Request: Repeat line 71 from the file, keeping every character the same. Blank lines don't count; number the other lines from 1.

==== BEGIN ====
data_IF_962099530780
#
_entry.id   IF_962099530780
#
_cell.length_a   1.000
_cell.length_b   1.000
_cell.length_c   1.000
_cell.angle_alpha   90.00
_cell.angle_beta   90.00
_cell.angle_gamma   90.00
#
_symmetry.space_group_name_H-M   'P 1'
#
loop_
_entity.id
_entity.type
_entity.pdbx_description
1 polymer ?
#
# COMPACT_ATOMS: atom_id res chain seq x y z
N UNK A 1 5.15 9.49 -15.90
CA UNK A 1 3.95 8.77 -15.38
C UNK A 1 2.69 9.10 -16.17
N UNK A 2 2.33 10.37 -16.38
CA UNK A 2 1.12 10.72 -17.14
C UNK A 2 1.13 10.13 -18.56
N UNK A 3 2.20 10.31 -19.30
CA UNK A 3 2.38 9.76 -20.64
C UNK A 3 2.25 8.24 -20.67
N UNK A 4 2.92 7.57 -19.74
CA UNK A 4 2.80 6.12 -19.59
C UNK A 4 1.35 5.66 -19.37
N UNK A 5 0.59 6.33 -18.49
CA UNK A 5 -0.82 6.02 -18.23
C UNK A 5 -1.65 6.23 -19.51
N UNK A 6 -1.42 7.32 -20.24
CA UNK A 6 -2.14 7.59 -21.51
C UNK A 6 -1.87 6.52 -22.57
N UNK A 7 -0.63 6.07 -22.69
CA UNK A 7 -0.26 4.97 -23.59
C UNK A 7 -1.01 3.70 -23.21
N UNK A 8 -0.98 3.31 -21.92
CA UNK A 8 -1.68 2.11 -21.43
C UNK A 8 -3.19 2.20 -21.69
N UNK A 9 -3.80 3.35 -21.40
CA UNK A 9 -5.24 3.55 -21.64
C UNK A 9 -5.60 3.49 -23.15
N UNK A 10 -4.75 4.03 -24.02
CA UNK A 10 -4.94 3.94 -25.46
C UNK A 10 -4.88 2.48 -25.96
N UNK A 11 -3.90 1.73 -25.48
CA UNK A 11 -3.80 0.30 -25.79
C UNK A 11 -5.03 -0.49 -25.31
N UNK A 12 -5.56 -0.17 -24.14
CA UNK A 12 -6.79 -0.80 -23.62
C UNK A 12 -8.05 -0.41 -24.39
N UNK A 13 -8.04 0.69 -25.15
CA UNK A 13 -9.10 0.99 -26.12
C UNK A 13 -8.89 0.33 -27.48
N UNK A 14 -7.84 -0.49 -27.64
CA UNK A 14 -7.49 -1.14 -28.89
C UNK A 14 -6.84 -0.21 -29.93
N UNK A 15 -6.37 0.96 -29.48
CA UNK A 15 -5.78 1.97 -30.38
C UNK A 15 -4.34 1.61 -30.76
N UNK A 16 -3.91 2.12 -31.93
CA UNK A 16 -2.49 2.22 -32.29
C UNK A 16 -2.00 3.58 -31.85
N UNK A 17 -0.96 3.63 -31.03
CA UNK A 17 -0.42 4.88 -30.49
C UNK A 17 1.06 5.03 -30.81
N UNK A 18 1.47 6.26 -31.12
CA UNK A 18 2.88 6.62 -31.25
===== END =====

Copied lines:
C UNK A 17 1.06 5.03 -30.81